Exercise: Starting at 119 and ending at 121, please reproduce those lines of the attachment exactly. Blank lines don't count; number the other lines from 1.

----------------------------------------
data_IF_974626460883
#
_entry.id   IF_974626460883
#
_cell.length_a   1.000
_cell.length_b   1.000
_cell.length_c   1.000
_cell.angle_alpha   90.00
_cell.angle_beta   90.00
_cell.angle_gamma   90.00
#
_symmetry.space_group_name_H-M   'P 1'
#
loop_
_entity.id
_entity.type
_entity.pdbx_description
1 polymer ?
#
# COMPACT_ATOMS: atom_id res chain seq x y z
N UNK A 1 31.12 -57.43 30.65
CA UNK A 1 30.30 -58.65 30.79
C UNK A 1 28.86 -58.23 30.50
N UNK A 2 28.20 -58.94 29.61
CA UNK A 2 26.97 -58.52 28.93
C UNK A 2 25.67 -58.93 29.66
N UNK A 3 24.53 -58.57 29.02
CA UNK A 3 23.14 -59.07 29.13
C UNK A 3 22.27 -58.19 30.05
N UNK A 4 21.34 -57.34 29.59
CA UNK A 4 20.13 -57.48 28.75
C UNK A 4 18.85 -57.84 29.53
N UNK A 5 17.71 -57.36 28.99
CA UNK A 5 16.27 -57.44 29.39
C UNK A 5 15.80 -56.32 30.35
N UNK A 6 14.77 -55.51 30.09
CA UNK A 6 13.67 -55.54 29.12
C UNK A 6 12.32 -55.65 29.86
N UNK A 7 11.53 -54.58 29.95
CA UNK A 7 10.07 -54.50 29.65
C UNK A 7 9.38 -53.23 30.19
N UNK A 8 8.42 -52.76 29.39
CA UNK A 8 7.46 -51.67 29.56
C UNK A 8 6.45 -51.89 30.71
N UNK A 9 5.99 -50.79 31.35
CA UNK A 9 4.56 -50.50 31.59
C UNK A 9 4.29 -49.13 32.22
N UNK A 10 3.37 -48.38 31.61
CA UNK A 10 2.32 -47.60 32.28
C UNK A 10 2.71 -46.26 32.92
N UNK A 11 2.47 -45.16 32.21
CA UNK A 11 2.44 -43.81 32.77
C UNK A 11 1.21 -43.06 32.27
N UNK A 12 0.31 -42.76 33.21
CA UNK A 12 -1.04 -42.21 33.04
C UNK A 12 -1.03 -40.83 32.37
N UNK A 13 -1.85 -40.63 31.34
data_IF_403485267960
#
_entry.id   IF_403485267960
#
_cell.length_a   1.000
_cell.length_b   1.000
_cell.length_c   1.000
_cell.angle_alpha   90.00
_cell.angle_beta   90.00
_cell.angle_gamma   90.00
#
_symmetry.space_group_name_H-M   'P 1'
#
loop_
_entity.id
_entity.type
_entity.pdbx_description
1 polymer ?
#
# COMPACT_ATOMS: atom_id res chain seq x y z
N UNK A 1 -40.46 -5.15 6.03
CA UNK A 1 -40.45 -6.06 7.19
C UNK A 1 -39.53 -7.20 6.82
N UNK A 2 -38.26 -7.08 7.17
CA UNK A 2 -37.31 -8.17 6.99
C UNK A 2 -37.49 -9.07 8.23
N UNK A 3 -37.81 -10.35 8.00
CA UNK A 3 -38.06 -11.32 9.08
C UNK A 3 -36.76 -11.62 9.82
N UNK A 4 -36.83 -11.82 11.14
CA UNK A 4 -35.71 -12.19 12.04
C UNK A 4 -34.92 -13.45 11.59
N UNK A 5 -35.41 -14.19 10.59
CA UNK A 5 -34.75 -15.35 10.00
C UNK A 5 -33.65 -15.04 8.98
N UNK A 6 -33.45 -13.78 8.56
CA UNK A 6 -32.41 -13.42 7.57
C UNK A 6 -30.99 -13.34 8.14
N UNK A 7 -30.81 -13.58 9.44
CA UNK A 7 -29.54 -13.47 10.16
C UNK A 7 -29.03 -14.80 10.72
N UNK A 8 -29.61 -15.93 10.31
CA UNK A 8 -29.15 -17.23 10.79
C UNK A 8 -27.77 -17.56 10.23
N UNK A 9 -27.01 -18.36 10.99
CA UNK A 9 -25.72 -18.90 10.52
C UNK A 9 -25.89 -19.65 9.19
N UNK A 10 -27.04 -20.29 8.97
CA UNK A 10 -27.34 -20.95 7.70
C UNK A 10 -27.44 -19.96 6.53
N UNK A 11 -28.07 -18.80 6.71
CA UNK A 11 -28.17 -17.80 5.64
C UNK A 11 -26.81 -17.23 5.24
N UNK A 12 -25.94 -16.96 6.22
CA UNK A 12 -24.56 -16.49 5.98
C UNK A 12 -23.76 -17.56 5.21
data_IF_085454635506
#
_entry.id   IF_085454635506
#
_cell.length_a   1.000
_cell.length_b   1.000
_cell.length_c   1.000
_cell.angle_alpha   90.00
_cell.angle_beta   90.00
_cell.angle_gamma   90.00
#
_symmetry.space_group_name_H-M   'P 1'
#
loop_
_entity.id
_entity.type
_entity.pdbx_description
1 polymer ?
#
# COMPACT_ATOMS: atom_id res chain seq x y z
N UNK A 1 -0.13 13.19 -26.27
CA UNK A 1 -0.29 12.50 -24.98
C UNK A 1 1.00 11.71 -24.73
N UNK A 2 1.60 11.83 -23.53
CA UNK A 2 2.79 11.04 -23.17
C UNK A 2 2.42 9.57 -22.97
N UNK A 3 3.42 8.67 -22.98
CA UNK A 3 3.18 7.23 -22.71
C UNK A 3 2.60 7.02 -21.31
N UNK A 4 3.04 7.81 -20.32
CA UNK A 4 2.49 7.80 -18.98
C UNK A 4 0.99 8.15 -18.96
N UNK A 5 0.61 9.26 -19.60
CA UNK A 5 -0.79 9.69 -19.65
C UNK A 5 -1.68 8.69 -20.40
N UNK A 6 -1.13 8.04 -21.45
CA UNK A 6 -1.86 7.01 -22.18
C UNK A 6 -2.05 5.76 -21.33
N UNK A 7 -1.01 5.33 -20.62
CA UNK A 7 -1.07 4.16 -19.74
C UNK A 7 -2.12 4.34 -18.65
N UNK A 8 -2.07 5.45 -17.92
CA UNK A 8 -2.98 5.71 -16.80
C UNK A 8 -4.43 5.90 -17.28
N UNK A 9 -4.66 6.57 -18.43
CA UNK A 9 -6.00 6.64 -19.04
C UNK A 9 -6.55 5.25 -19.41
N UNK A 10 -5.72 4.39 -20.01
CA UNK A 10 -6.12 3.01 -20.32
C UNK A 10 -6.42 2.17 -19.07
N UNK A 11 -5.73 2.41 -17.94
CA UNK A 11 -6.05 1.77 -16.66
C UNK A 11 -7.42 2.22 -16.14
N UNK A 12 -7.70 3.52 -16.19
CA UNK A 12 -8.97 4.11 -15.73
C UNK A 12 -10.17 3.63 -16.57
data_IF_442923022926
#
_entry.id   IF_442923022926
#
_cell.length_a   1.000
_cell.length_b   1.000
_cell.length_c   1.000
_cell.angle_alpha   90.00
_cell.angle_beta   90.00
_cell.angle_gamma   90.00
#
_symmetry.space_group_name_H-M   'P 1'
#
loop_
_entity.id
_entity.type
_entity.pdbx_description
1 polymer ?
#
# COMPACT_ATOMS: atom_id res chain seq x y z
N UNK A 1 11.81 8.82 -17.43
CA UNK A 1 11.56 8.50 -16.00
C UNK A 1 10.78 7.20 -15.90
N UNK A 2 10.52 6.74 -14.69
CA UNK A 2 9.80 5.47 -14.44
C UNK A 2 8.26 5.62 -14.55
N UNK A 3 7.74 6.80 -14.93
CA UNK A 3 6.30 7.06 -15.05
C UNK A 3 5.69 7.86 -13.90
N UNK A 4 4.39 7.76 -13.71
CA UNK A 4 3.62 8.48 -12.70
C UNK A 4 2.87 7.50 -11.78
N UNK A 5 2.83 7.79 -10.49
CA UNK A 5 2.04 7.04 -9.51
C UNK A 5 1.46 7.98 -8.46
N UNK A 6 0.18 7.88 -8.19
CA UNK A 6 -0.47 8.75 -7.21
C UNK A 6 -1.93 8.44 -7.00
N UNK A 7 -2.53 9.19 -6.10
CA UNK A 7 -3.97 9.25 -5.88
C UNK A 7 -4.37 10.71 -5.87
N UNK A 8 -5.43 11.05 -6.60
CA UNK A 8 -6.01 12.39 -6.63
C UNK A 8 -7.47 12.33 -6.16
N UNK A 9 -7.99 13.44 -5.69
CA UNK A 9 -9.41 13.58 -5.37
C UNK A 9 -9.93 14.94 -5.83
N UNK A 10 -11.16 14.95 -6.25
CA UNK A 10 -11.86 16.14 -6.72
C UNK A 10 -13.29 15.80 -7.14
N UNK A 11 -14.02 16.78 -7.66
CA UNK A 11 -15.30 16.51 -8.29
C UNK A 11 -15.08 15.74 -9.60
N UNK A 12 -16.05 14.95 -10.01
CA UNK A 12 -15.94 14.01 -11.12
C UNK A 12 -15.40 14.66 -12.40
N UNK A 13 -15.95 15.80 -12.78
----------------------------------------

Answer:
_cell.length_b   1.000
_cell.length_c   1.000
_cell.angle_alpha   90.00